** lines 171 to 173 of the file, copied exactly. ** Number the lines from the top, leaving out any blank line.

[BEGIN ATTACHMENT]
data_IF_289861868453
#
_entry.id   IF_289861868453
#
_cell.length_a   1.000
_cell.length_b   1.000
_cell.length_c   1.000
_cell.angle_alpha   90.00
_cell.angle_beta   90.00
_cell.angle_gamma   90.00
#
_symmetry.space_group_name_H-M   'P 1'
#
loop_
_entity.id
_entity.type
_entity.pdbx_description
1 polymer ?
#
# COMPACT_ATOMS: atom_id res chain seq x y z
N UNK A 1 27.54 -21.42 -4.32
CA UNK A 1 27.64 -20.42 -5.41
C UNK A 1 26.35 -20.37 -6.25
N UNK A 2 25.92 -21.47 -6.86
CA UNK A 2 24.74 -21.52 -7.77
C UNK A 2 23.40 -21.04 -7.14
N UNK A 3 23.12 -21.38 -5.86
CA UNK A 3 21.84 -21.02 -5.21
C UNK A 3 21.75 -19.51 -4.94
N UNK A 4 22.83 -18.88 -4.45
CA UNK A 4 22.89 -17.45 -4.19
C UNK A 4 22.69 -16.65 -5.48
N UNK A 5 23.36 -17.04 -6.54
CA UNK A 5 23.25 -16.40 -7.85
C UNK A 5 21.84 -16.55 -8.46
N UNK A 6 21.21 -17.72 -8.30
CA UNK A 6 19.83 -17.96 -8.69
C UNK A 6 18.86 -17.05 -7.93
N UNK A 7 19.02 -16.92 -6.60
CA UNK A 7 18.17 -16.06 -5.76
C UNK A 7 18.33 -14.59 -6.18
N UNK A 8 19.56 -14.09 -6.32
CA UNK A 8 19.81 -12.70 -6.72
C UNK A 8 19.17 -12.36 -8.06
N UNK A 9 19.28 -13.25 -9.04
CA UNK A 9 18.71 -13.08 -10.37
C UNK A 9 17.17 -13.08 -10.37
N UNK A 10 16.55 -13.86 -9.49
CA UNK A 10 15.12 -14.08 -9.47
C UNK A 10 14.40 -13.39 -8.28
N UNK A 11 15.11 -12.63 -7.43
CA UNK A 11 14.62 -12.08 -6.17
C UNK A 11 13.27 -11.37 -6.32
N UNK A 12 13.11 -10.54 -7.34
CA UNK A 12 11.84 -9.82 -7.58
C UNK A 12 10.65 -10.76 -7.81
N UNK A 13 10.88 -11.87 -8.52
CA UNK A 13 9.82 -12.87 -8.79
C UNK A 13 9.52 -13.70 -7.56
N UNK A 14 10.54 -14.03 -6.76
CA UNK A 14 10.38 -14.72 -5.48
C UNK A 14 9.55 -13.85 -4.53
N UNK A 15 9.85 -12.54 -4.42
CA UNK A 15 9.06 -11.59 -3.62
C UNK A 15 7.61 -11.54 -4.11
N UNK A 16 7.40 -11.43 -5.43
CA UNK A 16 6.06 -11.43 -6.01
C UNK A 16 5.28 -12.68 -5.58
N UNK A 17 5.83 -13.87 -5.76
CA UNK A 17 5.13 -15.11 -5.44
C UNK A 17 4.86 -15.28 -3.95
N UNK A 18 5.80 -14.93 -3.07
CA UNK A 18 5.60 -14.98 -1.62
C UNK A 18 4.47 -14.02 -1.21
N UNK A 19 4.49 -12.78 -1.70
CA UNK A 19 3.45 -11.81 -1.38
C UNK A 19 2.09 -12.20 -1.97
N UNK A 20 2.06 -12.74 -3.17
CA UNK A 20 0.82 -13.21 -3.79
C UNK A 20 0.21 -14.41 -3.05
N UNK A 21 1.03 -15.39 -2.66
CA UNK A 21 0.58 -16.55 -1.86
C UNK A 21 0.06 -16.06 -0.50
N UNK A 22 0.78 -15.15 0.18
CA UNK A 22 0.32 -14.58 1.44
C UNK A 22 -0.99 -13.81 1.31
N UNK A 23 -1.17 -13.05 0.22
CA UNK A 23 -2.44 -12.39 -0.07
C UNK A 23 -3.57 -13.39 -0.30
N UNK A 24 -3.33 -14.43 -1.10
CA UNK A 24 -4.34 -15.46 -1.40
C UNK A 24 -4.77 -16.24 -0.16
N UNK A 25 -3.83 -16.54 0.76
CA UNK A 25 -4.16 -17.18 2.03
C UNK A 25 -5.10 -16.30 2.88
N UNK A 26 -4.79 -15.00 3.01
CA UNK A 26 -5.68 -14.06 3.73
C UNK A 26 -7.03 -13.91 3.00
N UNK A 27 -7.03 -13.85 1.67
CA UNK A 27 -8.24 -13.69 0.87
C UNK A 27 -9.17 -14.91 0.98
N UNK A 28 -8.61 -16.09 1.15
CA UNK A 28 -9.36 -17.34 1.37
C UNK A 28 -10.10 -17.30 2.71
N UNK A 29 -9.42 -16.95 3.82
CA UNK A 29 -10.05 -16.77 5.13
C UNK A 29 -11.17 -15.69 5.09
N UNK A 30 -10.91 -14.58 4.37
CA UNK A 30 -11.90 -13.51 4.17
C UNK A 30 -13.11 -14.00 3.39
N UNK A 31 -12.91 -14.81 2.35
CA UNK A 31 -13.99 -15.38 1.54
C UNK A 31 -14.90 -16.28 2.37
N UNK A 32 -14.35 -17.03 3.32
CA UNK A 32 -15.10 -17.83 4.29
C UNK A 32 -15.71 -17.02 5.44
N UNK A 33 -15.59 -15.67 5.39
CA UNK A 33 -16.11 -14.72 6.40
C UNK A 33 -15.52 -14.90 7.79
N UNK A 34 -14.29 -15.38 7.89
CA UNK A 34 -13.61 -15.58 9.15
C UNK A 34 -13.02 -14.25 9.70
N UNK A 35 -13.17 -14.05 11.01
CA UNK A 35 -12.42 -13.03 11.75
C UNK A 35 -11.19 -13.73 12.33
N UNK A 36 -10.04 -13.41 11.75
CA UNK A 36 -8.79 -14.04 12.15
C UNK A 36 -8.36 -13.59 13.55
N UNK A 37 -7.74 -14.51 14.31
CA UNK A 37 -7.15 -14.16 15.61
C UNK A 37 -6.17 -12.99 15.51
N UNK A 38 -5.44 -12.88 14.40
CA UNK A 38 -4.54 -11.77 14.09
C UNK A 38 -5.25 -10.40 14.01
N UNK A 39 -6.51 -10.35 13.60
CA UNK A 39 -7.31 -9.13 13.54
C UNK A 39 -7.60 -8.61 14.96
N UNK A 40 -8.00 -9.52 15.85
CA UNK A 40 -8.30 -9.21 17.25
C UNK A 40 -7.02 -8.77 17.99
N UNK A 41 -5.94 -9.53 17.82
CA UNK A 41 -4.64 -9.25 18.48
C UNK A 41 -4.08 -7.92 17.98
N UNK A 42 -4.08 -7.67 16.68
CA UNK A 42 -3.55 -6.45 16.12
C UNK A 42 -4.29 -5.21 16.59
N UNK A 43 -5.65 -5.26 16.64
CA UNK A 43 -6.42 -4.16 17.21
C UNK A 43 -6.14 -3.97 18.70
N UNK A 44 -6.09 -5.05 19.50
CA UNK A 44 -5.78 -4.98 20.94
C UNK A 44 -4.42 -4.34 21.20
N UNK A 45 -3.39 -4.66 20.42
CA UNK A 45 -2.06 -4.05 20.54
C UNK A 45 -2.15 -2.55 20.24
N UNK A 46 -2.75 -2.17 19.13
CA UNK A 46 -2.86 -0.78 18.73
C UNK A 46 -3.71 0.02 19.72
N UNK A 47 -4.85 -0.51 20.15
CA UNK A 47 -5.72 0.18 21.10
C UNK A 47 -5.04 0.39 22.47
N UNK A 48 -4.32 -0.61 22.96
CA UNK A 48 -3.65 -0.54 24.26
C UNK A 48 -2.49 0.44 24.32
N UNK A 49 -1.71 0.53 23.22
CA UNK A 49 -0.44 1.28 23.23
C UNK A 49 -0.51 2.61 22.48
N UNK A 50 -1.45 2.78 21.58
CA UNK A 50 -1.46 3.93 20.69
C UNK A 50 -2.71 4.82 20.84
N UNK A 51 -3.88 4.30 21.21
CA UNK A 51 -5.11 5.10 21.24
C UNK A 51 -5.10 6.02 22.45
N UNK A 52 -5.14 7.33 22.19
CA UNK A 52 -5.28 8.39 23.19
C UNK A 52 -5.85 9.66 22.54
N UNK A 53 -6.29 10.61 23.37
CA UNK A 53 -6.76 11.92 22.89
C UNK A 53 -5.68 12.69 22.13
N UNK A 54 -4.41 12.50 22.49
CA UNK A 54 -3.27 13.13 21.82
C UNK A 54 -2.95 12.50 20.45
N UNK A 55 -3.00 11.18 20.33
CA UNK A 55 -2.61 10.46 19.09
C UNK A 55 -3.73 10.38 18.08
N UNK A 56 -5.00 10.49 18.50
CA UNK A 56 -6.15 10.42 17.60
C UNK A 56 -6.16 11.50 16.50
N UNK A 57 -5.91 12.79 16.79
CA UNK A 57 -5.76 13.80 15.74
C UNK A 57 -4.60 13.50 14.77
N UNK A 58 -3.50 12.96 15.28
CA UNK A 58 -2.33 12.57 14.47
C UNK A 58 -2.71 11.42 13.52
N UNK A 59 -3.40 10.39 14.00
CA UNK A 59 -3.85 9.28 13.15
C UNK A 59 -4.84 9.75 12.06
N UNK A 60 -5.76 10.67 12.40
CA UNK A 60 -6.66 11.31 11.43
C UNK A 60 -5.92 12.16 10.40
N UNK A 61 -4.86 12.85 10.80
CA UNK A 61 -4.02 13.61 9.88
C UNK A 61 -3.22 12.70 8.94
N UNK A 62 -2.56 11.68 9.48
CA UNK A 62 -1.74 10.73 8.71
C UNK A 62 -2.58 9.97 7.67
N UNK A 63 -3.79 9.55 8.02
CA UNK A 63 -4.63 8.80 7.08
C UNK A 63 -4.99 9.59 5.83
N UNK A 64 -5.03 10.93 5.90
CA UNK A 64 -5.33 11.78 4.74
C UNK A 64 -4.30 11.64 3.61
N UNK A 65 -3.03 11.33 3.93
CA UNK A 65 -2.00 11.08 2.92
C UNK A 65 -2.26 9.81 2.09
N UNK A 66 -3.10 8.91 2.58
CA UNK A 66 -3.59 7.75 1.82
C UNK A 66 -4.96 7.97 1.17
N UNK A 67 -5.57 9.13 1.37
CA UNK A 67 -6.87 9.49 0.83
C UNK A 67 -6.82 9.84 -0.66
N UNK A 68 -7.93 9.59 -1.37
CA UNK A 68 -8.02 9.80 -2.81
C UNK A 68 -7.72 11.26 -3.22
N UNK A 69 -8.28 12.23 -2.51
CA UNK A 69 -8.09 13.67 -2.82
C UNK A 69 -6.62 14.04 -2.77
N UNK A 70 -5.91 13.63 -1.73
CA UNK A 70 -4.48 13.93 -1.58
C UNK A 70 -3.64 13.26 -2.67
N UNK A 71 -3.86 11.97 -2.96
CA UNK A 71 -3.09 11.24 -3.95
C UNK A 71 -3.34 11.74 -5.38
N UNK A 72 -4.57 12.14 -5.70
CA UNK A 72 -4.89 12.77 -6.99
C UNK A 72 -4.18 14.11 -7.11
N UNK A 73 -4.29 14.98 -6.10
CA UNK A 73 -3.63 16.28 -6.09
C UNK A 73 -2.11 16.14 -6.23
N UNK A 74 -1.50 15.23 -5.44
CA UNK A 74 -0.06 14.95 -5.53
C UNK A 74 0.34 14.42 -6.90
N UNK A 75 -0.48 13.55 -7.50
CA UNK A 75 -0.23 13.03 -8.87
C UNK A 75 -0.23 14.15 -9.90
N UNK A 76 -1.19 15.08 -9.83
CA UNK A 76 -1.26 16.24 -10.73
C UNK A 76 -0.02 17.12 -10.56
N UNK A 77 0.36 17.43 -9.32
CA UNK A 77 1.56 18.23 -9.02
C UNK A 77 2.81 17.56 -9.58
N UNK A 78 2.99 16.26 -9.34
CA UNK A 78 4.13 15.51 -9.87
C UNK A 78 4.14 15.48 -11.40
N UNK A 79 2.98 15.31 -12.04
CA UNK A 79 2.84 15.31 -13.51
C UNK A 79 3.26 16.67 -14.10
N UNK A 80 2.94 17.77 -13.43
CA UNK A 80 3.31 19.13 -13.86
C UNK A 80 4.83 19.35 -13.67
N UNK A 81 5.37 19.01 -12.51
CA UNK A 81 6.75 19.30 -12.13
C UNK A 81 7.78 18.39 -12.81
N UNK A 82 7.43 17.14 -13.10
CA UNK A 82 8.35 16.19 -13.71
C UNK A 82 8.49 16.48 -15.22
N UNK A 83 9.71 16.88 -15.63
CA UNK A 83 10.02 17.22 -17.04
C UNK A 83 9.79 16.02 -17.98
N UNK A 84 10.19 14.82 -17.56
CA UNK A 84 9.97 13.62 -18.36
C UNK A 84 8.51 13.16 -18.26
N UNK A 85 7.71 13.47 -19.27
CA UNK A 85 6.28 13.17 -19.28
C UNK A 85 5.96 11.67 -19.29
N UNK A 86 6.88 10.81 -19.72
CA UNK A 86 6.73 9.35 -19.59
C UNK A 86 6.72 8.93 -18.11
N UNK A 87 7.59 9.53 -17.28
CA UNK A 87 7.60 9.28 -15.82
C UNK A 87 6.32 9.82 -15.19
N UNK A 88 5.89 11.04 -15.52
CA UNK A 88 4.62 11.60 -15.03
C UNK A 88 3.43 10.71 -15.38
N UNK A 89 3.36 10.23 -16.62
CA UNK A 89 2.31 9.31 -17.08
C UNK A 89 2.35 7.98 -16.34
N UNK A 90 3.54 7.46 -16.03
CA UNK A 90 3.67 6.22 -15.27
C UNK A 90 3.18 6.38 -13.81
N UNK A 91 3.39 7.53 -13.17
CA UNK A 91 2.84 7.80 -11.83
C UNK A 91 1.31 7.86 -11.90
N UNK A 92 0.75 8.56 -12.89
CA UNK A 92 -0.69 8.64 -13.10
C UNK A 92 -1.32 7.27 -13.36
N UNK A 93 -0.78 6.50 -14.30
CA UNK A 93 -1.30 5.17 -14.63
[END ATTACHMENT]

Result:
N UNK A 51 -3.88 4.30 21.21
CA UNK A 51 -5.11 5.10 21.24
C UNK A 51 -5.10 6.02 22.45